We begin with a 1:20 scale replica of the McLaren Honda MP4/4, crafted by the excellent model car manufacturer Tamiya. In the realm of Formula 1, the actual car stands as nothing short of a triumph, clinching victory in a remarkable 15 out of 16 races it contested.

Moreover, piloted by two of the most iconic figures in the sport's history—Alain Prost and Ayrton Senna—the McLaren Honda MP4/4 adds an extra layer of prestige to this miniature recreation. Arguably, there exists no more fitting subject for a model car build than this legendary vehicle, encapsulating the legacy of its drivers and the era it dominated.

Reasons to buy:

  • It's an accurate replication of one of the most successful F1 cars
  • Driven by two huge names in F1 - Alain Prost and Ayrton Senna
Ferrari F310B 1996 product image of a red F1 car model with Shell branding.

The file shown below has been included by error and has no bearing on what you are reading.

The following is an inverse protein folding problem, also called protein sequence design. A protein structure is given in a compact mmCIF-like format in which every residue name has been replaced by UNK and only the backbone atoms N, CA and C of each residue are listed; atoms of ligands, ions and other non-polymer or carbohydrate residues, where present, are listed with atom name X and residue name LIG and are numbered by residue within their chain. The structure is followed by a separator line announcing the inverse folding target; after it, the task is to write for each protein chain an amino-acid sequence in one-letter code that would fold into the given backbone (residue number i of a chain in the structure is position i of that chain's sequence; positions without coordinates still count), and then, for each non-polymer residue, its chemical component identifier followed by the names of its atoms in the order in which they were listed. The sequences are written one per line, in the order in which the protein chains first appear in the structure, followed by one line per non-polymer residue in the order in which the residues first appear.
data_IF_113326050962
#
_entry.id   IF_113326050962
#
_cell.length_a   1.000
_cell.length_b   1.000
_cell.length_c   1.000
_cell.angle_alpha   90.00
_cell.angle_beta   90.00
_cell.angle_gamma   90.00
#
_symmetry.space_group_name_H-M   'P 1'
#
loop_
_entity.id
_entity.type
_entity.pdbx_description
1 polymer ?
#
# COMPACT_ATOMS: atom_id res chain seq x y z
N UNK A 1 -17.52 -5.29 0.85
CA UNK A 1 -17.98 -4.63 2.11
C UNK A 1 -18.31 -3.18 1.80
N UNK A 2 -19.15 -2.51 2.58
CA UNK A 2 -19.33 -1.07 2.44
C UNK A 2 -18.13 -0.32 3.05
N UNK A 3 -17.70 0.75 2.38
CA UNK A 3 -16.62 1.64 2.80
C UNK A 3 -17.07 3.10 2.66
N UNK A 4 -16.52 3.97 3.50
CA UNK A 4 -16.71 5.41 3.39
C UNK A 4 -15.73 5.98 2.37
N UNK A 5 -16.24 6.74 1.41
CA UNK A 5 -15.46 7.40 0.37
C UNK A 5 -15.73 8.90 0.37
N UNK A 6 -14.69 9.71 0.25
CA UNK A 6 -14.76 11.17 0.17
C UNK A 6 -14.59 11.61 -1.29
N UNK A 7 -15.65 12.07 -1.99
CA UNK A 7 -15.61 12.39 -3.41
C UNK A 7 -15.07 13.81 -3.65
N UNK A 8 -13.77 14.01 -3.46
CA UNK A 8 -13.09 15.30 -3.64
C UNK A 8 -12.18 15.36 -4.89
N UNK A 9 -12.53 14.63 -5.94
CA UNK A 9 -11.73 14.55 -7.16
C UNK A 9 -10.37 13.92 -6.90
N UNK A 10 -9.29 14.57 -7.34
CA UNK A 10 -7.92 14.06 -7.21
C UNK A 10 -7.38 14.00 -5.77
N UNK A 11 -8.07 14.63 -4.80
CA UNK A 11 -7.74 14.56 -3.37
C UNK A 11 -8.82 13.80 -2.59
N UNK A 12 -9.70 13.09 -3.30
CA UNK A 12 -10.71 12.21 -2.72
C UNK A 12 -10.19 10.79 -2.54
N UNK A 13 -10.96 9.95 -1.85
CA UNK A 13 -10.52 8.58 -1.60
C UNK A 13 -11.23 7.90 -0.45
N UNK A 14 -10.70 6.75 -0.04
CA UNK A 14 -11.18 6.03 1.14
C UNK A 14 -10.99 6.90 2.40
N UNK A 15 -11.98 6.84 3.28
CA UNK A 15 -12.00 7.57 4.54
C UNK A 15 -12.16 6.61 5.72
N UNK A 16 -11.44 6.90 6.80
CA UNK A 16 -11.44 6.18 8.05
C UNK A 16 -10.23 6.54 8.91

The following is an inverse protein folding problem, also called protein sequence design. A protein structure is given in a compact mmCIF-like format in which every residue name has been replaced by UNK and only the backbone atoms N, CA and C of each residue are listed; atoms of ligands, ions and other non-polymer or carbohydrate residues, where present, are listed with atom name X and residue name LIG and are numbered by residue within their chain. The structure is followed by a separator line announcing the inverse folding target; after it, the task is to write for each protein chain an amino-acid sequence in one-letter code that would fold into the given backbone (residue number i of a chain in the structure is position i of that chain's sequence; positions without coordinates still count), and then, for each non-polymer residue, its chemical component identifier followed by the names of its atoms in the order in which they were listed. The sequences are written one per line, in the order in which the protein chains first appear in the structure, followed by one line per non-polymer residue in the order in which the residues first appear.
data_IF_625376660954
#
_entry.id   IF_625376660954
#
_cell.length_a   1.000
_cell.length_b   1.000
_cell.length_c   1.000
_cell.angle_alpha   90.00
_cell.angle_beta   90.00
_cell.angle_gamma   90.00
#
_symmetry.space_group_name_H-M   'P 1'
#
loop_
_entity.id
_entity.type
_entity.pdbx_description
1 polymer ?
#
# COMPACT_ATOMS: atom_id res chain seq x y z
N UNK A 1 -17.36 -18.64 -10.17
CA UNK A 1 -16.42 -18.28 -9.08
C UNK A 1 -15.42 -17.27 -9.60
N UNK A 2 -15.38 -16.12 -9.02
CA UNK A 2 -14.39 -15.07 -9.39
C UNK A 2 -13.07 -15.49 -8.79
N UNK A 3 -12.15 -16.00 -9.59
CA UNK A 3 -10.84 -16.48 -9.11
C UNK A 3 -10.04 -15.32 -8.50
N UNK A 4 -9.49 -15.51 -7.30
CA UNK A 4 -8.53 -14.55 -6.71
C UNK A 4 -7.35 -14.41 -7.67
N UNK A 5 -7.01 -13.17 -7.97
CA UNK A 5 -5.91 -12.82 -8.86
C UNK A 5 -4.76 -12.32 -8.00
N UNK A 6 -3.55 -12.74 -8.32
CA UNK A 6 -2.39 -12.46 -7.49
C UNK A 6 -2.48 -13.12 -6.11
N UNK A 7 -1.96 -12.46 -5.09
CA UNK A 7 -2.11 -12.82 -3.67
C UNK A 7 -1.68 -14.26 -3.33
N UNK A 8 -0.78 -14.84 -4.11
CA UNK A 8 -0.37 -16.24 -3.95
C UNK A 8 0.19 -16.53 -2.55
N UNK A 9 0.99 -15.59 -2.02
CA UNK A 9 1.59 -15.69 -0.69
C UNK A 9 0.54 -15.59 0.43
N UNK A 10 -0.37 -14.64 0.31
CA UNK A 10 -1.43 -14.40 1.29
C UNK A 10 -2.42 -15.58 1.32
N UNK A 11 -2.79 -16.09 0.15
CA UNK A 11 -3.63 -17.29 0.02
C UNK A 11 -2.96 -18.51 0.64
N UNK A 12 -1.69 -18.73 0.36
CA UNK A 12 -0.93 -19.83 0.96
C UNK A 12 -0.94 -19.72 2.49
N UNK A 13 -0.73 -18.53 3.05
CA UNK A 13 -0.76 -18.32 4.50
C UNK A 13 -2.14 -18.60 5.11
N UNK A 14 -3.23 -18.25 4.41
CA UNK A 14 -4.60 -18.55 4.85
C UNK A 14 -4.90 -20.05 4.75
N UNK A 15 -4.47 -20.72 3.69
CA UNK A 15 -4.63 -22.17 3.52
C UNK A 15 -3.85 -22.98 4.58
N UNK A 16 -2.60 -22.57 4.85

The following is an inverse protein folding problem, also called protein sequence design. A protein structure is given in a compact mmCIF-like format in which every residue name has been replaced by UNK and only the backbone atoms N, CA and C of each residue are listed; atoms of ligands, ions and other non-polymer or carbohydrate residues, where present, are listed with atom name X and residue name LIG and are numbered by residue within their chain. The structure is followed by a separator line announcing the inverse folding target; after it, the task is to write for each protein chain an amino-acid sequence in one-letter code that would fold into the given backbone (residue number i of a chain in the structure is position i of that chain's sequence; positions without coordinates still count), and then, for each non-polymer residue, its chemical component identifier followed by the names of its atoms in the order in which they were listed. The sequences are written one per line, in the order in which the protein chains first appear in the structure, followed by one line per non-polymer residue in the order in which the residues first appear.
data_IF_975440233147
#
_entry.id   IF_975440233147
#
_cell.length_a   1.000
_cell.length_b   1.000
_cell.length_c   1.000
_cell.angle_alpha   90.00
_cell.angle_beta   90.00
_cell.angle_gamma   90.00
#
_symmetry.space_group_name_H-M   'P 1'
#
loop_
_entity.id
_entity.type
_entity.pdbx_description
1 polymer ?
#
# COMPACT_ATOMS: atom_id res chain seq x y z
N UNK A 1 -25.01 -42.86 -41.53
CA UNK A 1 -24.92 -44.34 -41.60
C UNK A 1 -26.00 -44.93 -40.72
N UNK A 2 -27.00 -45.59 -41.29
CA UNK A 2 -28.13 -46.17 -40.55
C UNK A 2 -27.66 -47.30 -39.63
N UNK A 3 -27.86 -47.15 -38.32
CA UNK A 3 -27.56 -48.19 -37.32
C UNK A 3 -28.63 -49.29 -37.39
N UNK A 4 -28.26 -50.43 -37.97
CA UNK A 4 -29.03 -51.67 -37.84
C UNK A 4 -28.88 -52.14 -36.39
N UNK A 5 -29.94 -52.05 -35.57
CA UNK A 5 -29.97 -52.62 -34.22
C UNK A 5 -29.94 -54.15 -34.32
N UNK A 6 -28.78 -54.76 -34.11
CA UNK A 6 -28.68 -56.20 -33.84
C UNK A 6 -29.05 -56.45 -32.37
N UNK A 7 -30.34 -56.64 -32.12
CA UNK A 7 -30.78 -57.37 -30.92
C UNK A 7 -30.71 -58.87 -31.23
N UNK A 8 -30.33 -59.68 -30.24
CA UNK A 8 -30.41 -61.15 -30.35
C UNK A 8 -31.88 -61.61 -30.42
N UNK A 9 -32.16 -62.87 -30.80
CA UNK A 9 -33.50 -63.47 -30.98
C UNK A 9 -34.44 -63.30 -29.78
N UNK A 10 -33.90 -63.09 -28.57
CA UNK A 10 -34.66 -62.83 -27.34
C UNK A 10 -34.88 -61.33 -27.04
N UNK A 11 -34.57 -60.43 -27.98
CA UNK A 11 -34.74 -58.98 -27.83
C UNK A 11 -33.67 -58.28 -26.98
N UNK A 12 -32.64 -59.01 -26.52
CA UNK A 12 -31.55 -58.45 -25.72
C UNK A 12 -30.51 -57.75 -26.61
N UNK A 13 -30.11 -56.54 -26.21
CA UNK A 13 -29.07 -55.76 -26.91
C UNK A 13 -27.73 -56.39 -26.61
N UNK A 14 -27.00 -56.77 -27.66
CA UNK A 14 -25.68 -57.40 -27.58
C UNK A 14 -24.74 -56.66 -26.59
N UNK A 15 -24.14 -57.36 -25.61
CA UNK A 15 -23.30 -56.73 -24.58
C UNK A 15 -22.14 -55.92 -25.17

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Credit: Tamiya

2. Ferrari F310B 1996

Best plastic F1 model kit

Manufacturer: Tamiya
Scale: 1:20
Material: Plastic

Including this Ferrari F310B on our list is a nod to the immense success of the Ferrari team in Formula 1 history. Boasting a rich heritage, the F310B holds a special place, particularly due to its association with Michael Schumacher's debut year at Ferrari.

Schumacher's extraordinary journey with Ferrari is etched in the annals of F1, marked by his stellar performance that led to the clinching of five championships. His legacy is further underscored by the attainment of seven titles in total across his career, a record matched only by Lewis Hamilton to date.

The Ferrari F310B, a symbol of that remarkable era, serves as a timeless representation of the team's pursuit of excellence. As Ferrari continues its quest for supremacy, opting for a plastic model of the F310B becomes more than a mere homage—it becomes a celebration of a glorious chapter in F1 history.

Reasons to buy:

  • Driven by Michael Schumacher in his debut year at Ferrari
  • It's quite lightweight being made from plastic